Mow the lawn. Unlike other plants, grass grows from the base and produces more growth fro
m the base each time it is cut. It is an evolutionary adaptation to grazing. Regular mowing thickens the lawn, reducing the chances of weeds getting in between each individual plant.
If you are a bit late off the mark and this is the first cut of the year don’t be tempted to give the lawn a razor sharp cut right from the off. Start high and reduce down to your usual height progressively over the first few cuts in the coming weeks.
If anything it is my experience that people cut their lawns far too short. It is simply not realistic, or environmentally sensitive, for most of us to have a golf course quality lawn. Shorter lawns are also more vulnerable to weeds. A client I work for intentionally cuts his lawn on the highest setting and his remained green throughout much of the dry summer of 2018, and much of last summer too, proof that a longer lawn is more drought tolerant.
Reseed bare patches by breaking the surface of the bare patch with a rake and scattering the grass seed on top. Lightly walk the area to press the seed into firm contact with the soil. I find a light scattering of compost on top helps to disguise the seed from plucky birds and helps to keep the seed moist. Water the area with a fine spray or rose to avoid scattering or pooling the seed and avoid walking on it for several weeks. If cats are a problem, place a net or jute over the area to prevent them digging. Keep the seed moist and germination should occur within 2 weeks.
‘Top dress’ the lawn by brushing into the lawn surface a compost/sand mix. I find using a stiff bristled broom is much better than a rake. I have not seen top dressing sold in France ready mixed. If you don’t have sufficient compost on the heap at home, or it is not ready yet, next time you are doing your weekly/fortnightly shop grab some while you are at the supermarket to which you will need to add a washed sand. For ratio details see here. Top dressing should avoid the need to apply a chemical fertiliser.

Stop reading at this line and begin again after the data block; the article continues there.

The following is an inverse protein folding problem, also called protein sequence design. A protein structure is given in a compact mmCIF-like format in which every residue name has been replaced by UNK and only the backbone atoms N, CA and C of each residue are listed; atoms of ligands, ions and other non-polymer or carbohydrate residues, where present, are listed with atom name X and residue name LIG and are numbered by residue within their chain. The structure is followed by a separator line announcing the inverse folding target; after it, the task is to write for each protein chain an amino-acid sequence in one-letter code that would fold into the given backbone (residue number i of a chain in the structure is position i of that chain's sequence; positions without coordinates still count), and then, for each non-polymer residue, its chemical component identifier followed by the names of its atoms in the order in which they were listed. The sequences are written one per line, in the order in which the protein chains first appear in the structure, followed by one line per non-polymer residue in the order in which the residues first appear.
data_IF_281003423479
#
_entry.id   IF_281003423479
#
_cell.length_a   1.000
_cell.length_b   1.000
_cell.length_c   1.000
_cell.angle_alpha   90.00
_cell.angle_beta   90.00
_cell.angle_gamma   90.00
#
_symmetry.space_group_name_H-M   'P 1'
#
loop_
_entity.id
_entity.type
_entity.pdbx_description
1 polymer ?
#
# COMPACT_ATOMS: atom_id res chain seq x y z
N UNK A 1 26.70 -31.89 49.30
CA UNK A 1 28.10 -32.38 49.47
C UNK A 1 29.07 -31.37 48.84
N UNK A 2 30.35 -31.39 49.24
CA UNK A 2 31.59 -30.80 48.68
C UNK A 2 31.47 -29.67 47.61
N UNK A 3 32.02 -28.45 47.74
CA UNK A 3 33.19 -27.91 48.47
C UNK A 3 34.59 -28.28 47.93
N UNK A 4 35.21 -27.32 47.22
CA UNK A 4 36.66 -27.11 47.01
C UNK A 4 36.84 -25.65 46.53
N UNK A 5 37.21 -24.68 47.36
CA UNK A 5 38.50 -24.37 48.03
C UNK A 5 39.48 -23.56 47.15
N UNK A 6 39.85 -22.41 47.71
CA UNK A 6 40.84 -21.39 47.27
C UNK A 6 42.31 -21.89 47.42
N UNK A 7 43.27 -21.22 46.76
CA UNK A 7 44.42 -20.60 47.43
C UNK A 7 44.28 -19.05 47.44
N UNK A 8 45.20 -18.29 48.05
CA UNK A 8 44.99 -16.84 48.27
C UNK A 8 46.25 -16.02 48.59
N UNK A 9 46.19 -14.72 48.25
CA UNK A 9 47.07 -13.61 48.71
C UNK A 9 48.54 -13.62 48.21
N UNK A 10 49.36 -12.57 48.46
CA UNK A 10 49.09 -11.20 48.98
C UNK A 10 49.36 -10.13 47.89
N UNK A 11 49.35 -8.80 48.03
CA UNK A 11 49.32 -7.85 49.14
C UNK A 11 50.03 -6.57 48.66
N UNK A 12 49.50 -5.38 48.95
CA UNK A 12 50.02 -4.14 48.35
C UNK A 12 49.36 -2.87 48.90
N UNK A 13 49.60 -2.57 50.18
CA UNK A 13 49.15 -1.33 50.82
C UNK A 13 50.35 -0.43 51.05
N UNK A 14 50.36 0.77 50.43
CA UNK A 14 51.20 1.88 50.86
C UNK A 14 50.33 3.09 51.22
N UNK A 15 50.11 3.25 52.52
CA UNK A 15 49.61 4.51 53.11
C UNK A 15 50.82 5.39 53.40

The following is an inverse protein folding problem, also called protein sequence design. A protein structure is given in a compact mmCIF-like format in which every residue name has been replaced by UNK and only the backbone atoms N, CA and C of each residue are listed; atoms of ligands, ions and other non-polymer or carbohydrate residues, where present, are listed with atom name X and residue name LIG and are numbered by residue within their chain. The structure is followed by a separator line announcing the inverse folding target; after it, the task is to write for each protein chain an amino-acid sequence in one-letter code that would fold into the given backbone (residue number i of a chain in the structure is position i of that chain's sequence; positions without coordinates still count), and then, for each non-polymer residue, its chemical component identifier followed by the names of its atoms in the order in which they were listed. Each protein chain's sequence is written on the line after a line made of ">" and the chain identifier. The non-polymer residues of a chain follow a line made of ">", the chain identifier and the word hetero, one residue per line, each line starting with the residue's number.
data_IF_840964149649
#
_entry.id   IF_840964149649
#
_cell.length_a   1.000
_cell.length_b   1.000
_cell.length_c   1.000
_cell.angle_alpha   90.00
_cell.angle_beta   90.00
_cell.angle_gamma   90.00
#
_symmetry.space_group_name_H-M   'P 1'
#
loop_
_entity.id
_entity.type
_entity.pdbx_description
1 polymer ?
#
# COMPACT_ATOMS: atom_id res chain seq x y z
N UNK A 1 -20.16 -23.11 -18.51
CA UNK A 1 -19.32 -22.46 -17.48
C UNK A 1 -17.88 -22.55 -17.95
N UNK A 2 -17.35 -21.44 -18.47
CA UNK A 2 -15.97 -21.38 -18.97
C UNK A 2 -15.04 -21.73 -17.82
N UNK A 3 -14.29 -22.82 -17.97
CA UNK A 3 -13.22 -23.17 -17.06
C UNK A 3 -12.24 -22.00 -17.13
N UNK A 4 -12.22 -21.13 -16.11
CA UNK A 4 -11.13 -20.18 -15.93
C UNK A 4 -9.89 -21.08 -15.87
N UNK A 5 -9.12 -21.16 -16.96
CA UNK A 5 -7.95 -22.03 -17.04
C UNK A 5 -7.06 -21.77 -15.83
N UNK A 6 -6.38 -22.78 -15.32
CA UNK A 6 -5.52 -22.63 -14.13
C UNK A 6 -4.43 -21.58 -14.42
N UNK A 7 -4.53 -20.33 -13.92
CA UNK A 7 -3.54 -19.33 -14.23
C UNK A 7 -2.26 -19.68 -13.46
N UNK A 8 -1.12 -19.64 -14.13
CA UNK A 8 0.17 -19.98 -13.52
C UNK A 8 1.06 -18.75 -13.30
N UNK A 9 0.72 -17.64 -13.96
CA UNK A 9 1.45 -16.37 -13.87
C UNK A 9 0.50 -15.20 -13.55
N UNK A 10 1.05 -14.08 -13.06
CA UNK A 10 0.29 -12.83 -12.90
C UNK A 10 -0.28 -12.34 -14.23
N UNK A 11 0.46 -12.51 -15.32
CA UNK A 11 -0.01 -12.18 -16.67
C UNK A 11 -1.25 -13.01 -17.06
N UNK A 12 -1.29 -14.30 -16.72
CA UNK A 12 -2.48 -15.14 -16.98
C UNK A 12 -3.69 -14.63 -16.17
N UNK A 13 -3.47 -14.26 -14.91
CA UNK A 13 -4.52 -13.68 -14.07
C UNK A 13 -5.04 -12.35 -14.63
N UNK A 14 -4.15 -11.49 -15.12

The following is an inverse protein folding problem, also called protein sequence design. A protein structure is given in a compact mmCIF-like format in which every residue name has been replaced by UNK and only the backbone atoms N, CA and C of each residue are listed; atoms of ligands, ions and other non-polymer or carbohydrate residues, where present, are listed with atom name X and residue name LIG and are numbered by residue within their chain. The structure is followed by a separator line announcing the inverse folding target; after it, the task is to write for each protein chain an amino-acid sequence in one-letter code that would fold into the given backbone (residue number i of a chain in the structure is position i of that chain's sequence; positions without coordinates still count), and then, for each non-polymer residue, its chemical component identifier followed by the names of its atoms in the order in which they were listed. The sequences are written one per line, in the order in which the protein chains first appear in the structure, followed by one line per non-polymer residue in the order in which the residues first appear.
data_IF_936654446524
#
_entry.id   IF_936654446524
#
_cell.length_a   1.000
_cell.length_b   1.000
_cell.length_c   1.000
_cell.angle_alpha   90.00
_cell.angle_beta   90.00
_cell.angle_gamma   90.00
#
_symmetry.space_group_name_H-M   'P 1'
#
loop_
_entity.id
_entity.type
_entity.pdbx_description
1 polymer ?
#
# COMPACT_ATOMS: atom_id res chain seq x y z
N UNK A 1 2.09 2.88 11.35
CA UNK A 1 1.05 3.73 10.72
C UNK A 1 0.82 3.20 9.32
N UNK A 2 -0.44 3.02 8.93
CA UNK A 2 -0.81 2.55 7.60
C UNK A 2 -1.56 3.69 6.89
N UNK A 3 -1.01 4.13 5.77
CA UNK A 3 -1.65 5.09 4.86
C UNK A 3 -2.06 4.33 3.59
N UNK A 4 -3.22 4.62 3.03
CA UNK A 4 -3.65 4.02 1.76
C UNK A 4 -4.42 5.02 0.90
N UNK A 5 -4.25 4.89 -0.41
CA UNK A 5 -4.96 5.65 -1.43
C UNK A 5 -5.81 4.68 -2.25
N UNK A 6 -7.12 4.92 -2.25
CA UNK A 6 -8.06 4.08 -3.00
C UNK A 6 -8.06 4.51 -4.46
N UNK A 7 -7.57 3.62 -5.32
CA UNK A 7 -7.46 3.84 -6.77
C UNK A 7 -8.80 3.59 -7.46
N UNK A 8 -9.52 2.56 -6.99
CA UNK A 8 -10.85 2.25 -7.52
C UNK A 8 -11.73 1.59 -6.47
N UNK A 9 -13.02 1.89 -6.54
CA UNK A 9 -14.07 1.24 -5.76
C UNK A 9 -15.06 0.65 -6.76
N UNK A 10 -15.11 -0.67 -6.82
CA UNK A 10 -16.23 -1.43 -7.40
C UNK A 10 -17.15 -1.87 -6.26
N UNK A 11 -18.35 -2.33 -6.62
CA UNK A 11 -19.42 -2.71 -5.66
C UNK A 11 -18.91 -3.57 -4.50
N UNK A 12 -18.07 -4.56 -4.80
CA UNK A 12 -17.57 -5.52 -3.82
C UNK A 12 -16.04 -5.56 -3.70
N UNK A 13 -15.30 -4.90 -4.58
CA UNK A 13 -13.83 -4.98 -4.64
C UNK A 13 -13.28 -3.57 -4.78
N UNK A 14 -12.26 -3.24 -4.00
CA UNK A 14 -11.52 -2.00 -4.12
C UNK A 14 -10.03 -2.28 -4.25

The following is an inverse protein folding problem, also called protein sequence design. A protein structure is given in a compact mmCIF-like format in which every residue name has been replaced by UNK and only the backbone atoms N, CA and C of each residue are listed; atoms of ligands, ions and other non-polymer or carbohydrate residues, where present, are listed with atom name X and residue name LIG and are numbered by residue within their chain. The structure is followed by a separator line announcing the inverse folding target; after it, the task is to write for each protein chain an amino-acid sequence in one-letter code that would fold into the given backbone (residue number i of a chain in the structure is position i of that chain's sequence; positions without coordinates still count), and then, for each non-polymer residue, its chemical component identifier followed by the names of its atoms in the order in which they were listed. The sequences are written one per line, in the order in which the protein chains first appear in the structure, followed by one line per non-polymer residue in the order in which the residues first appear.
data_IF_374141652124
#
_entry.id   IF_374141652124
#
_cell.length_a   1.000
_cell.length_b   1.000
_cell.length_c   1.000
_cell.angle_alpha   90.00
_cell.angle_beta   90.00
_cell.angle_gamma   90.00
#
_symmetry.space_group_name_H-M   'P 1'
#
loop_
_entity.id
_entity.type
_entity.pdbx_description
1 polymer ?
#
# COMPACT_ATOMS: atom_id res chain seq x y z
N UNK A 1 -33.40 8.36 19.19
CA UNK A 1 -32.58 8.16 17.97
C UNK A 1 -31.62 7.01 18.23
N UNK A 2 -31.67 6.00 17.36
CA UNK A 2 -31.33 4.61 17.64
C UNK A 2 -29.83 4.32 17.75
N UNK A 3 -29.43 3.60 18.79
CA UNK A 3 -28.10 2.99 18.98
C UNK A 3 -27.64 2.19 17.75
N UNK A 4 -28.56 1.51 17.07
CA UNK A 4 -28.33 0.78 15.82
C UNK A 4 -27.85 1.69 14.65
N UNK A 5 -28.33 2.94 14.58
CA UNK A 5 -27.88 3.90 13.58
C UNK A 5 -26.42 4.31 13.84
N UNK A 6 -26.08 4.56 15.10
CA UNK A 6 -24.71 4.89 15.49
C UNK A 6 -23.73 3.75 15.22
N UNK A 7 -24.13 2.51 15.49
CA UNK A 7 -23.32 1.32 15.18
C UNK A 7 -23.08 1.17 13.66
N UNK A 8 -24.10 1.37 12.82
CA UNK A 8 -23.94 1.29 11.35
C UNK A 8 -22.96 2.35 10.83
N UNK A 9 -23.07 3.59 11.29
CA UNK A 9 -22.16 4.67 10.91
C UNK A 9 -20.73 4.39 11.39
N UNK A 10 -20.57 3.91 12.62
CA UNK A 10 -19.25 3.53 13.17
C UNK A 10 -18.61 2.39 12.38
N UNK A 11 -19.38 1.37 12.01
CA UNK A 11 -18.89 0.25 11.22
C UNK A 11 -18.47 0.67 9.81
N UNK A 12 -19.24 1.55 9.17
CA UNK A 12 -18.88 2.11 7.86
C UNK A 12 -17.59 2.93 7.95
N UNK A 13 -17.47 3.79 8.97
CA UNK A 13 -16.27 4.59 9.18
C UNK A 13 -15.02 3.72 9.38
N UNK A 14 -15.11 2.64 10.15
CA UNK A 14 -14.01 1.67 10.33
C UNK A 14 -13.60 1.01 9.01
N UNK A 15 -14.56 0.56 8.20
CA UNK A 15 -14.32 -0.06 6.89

All this scarifying and aerating of the lawn will make the lawn look like its gone a few rounds with Mike Tyson initially, but with top dressing it will bounce back and much stronger than before.
If you need help with lawn care, please get in touch here.
Get sowing the seeds you ordered over the winter. Now is the optimal time for most seeds.
Consider sowing your seeds in toilet rolls filled with compost; this avoids the need for using plastic and the cardboard itself is benign to the soil and the environment.
Sow multiple seeds in each toilet roll to improve your germination rate.
Place the seeds by an available window. Keep the compost moist and germination should occur quite rapidly this time of year.
Several weeks after germination pick out the weaker seedlings leaving the strongest in each roll to go on to mature.
Whilst early autumn is the optimal time to undertake planting, early Spring is the next best thing.